Talking With Your Teens About Alcohol
Talking with teens can be hard at times, especially if you feel like they aren’t really listening to what you have to say. Bringing up a difficult topic such as underage drinking adds to the challenge. It’s important not to let that keep you from talking though! Research from the National Institute on Alcohol Abuse and Alcoholism (NIAAA) shows that parents play an important role in how their children view and treat alcohol and drinking.
One half of all Maine high school students have tried alcohol.
This data comes from the Maine Integrated Youth Health Survey (MIYHS). The survey is administered every two years to evaluate health-related behaviors and attitudes of students from 5th to 12th grade in Maine. Alcohol is the most widely-used substance among American youth, making underage drinking an important public health issue.
Why is teen drinking a problem?
Teen drinking is an issue for a few reasons. One of the biggest concerns is how alcohol impacts teen’s developing brain. The human brain doesn’t fully develop until about age 25. Drinking also affects the brain in the short-term. Regular drinking and binge-drinking (consuming large amounts in short periods of time) are even riskier for developing brains.
The real health toll of underage drinking.
Media makes drinking alcohol look like fun and an important part of the high school experience. In general, alcohol is shown to be a key part of being social and celebrating, to have health benefits, to help people relax, and to go well with your meals.
The reality is that underage drinking poses serious risk to youth in both the short-term and long-term.
In the short term, an intoxicated or drunk teen may:
Have a harder time making good decisions
Be more likely to engage in risky behavior such as violence, drunk driving, and unprotected sexual activity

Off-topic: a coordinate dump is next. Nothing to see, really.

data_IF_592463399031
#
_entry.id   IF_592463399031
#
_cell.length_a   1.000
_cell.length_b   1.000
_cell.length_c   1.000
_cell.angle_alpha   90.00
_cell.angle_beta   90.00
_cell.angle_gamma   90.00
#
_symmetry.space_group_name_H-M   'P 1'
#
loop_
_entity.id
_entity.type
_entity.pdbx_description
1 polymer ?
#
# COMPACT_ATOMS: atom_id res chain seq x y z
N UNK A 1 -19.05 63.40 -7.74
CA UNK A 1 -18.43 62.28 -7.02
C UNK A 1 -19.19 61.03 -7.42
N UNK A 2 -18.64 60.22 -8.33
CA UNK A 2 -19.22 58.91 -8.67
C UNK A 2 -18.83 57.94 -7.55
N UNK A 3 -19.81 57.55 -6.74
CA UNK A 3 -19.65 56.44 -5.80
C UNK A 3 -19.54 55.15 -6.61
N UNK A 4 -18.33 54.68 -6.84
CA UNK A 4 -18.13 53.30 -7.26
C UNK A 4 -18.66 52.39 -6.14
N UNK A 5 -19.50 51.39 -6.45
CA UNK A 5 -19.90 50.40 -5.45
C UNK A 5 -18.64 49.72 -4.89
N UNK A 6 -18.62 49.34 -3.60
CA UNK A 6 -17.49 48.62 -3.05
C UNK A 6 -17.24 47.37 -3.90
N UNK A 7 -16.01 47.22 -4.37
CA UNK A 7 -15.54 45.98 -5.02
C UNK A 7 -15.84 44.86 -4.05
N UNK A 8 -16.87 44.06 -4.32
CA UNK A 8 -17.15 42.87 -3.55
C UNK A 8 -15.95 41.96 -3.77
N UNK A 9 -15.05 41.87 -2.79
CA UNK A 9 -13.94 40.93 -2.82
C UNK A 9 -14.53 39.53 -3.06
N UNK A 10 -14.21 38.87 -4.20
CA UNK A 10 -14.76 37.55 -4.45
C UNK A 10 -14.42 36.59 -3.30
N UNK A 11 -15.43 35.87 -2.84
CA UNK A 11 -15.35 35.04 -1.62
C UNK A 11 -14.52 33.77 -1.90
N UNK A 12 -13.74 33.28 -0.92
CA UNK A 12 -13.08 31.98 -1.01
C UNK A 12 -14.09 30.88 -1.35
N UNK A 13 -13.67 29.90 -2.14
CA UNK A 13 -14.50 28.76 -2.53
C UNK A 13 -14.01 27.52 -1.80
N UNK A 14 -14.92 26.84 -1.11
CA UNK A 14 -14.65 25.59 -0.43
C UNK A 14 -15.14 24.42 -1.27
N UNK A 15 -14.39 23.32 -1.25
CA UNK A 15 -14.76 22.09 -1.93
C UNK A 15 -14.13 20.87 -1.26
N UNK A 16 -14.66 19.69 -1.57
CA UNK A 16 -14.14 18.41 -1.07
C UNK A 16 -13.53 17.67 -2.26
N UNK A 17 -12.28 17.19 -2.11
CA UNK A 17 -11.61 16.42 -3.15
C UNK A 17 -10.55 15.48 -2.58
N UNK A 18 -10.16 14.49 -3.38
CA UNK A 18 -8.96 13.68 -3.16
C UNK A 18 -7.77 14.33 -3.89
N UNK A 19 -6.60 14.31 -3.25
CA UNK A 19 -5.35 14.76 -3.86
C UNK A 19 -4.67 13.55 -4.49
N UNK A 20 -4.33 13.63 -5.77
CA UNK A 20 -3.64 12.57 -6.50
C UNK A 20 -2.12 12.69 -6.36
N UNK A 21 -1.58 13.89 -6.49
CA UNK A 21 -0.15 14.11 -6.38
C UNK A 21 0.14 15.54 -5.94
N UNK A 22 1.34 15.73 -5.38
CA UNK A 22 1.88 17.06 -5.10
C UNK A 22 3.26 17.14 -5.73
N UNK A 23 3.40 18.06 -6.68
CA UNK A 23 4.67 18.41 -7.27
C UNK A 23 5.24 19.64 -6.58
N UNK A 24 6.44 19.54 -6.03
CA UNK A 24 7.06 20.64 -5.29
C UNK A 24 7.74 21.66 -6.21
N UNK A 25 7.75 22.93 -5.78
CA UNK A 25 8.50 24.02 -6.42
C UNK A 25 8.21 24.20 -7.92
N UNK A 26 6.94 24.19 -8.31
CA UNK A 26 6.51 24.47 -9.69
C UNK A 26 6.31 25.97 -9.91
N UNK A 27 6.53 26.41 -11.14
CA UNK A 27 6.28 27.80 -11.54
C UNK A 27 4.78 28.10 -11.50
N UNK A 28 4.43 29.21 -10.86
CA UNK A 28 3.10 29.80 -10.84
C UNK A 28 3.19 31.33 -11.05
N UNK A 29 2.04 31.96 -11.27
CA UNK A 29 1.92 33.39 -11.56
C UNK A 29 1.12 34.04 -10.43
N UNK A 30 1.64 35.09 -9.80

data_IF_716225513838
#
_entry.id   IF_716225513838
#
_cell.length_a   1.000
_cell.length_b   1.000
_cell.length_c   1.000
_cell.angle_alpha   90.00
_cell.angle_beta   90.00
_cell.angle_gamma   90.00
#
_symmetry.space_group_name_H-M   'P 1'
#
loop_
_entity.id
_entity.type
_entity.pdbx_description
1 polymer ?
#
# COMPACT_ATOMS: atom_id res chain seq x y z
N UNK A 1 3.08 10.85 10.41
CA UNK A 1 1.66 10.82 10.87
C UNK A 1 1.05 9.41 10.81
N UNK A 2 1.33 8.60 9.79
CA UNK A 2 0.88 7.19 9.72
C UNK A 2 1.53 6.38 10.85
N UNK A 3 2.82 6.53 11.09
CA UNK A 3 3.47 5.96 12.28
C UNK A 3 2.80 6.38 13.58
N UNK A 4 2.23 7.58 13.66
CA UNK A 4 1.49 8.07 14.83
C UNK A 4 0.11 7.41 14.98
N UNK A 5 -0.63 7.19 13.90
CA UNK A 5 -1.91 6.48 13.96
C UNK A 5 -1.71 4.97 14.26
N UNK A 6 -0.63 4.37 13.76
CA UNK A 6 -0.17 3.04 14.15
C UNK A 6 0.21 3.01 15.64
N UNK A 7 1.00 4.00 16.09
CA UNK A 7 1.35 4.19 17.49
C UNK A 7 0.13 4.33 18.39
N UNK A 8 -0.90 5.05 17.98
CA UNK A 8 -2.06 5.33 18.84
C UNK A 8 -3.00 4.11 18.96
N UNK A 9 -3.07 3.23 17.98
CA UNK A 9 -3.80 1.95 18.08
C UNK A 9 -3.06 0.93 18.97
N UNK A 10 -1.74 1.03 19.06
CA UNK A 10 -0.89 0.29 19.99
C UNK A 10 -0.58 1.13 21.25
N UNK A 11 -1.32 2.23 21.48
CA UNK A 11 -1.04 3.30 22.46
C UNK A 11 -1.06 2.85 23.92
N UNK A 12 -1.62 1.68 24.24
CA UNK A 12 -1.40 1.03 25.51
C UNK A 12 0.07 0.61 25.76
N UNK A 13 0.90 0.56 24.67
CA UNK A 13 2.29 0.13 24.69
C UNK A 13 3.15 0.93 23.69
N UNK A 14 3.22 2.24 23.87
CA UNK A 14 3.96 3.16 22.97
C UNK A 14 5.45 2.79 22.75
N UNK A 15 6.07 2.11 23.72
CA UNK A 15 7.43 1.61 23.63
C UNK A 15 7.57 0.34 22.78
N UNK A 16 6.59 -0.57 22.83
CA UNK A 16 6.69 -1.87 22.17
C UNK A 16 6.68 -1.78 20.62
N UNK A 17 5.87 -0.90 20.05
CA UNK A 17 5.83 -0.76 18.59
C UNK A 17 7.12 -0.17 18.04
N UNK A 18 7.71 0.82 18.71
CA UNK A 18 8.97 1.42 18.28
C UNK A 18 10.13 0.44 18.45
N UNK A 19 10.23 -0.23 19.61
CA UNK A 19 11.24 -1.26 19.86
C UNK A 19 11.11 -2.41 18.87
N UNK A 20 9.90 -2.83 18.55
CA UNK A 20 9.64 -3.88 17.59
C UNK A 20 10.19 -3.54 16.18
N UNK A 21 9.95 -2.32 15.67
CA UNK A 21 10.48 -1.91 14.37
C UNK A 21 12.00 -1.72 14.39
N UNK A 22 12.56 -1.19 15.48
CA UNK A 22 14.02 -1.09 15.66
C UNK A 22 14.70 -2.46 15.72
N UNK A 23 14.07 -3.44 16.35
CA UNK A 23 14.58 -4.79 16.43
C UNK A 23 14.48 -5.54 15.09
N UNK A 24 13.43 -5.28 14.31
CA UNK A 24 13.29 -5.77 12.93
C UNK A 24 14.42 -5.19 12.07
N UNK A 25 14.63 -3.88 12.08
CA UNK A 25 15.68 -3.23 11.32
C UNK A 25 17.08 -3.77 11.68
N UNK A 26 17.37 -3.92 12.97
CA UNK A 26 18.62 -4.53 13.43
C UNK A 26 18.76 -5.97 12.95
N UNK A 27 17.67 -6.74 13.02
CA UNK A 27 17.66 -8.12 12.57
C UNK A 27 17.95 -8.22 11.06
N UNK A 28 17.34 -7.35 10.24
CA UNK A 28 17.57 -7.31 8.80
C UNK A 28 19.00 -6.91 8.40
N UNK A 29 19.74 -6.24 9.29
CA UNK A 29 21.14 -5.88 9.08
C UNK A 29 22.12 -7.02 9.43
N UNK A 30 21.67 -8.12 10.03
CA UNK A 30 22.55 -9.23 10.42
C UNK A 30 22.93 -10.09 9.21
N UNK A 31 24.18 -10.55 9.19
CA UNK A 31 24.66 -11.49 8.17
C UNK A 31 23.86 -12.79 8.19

Have difficulty with coordination including loss of balance, slurred speech, and blurry vision
In the long-term, drinking as a teen may:
Have negative effects on the brain’s key roles, like learning and information processing
Increase the risk of developing an alcohol use disorder as an adult
Increase the risk of developing cancer
Talking to your teen helps.
The messages teens get from media and what they learn in school health classes can often clash. By talking to your teen you can inform them about the risks around drinking and help them feel more informed to make healthy choices.
When talking to your teen about alcohol, think about the following tips:
Talk early and talk often! Discuss your concerns and your teens’ concerns about alcohol. When teens know how their parents/guardians feel and think about underage drinking, they are more likely to follow those thoughts. Take advantage of every day events that may be a teachable moment. For example, if you’re watching a TV show together that shows teenage drinking ask your teen what they think about it.
Set clear rules and expectations. Continue to talk about rules and what is expected. Use “I” statements to express care, not control. Example: “I worry about your safety when you don’t tell me where you are. I need to know that you are safe and will follow our rules about not drinking.”
Approach with openness and active listening. Ask open-ended questions like, “What would you do if there was alcohol at this party?” instead of “Are you going to drink tonight?” Try not to ask questions that can be answered with a simple “Yes” or “No.” This can allow you to have a deeper conversation with your teen.
- Offer empathy and support. Let your teen know that you understand what they are going through if they are having a rough time and stress that alcohol would not be a healthy or helpful way to cope with problems. Foster trust and encourage safe choices.
Avoid having a fight. You won’t be able to communicate well with your teen if either of you are angry or upset. Take a time out and revisit the subject when you are both calm.
Written by Janet Dosseva, MPH who works in the Office of Subance Use Prevention, in the Public Health Division of the City of Portland. If you have any questions or want more information, please contact Janet Dosseva, MPH at firstname.lastname@example.org.
If you would like more information on this, or any other health related topic, the health educators at the Learning Resource Center are happy to help. They provide trusted & reliable health information and connect people to local resources in the community. Connect with a health educator today! Be well, be well informed.